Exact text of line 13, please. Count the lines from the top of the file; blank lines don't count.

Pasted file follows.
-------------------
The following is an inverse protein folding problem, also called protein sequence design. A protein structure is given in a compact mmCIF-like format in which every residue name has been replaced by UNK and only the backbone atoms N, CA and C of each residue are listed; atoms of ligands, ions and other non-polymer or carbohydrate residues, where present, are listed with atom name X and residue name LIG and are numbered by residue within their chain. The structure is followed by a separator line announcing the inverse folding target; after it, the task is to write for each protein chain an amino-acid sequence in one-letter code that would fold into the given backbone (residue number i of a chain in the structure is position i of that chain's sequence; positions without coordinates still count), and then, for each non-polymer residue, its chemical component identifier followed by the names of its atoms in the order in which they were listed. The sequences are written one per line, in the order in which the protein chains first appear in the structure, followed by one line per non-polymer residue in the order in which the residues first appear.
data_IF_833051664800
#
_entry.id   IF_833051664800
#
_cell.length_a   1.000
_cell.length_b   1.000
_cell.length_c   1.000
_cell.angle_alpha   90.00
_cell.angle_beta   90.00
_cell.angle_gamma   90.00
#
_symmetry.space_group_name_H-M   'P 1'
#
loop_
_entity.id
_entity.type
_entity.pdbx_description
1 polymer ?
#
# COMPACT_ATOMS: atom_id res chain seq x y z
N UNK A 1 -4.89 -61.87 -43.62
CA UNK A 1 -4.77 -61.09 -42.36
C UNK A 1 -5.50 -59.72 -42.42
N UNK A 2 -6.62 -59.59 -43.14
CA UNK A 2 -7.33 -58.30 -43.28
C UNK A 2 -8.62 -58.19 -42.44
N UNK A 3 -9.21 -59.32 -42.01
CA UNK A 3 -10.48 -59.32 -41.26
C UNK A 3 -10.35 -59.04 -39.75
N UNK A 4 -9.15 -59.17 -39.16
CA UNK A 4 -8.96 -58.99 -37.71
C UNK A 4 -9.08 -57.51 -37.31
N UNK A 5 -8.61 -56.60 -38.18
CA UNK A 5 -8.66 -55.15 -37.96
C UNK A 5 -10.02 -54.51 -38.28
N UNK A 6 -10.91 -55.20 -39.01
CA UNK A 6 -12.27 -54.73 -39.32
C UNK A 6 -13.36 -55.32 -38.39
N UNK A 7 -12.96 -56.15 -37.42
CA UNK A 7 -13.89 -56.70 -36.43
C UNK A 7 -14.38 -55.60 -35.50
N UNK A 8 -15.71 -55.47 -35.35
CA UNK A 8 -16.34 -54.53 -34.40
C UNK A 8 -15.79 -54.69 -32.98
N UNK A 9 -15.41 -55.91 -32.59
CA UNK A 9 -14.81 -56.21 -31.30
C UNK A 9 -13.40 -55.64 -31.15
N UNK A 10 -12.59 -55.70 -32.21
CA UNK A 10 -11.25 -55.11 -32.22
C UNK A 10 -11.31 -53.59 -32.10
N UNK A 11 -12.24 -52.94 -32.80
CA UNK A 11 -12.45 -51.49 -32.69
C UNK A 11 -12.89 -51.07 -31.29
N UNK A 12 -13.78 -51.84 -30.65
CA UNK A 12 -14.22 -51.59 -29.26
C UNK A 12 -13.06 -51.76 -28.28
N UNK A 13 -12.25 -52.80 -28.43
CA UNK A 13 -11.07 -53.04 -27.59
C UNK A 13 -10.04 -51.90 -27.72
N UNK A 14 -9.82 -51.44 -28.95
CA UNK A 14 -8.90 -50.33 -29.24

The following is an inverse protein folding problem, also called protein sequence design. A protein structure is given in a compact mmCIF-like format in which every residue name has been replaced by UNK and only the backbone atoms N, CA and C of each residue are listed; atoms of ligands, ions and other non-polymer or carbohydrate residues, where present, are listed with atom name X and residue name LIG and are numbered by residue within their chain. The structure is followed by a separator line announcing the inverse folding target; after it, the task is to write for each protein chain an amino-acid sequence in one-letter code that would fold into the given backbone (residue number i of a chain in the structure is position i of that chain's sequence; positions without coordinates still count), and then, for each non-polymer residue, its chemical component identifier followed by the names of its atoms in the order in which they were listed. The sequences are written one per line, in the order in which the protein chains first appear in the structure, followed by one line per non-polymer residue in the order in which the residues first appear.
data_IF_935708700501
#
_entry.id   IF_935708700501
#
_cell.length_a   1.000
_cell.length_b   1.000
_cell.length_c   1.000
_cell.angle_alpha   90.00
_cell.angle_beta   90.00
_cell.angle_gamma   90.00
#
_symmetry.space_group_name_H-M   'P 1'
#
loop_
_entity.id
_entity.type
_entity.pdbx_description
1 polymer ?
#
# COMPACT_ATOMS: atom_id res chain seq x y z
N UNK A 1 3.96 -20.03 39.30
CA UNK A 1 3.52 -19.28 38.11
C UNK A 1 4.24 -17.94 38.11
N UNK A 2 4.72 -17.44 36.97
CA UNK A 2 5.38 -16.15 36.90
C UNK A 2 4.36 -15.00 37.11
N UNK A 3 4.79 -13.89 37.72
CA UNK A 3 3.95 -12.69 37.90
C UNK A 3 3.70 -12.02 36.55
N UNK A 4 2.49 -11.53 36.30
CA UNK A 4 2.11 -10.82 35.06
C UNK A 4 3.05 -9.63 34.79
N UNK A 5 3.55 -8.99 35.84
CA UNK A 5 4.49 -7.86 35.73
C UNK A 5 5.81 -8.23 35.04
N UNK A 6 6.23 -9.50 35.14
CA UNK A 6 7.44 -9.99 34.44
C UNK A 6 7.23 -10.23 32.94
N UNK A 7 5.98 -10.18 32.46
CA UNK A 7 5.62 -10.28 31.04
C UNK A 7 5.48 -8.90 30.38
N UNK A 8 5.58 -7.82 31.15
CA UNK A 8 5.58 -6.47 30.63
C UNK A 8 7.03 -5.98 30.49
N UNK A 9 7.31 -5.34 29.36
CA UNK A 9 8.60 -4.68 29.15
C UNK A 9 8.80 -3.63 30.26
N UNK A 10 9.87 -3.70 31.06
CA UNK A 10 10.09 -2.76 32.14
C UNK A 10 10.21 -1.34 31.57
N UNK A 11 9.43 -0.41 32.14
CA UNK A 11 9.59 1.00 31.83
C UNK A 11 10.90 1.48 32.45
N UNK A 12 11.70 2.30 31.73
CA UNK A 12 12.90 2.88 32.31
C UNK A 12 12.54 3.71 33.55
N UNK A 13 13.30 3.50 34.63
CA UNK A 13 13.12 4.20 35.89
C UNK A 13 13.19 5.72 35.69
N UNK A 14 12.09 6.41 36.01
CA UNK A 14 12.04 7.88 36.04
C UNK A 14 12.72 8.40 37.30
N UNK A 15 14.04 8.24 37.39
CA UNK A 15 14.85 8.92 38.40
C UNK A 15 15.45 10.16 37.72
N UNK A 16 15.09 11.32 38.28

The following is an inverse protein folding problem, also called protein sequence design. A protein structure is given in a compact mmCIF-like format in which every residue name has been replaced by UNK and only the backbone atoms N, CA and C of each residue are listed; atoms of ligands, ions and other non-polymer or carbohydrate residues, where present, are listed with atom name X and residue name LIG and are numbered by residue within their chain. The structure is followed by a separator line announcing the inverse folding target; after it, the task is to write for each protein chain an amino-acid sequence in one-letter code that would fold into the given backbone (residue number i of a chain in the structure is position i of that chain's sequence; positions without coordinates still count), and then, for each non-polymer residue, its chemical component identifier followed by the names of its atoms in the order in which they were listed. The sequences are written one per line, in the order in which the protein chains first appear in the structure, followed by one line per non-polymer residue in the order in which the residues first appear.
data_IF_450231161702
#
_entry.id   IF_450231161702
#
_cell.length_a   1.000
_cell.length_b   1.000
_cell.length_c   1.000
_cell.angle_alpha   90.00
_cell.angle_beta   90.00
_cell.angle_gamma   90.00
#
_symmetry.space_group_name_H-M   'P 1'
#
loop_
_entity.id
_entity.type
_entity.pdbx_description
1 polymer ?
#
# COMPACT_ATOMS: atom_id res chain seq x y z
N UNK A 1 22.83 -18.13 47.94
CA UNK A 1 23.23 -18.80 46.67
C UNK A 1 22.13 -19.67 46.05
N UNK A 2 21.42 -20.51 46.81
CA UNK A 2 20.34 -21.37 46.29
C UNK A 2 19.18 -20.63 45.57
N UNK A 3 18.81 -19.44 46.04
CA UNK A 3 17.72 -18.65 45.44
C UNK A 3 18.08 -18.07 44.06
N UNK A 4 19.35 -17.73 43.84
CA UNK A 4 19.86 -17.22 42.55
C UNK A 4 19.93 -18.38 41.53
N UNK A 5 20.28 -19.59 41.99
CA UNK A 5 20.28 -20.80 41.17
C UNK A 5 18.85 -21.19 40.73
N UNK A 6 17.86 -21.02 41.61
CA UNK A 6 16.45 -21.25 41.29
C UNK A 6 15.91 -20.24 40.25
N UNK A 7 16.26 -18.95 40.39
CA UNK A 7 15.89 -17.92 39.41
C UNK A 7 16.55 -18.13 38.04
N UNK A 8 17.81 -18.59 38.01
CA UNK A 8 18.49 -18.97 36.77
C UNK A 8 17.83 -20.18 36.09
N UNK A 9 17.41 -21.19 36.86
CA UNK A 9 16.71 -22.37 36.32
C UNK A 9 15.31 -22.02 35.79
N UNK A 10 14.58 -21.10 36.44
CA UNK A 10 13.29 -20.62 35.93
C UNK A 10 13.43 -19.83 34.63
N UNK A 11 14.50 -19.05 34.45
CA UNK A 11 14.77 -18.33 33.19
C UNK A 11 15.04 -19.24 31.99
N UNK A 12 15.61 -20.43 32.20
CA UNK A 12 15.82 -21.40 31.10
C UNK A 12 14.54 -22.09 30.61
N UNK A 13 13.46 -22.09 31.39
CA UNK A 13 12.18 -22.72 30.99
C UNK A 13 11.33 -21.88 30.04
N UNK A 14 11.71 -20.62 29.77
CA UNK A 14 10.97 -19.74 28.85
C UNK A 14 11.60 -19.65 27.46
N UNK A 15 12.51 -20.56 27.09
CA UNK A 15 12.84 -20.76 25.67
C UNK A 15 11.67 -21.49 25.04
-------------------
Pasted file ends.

_symmetry.space_group_name_H-M   'P 1'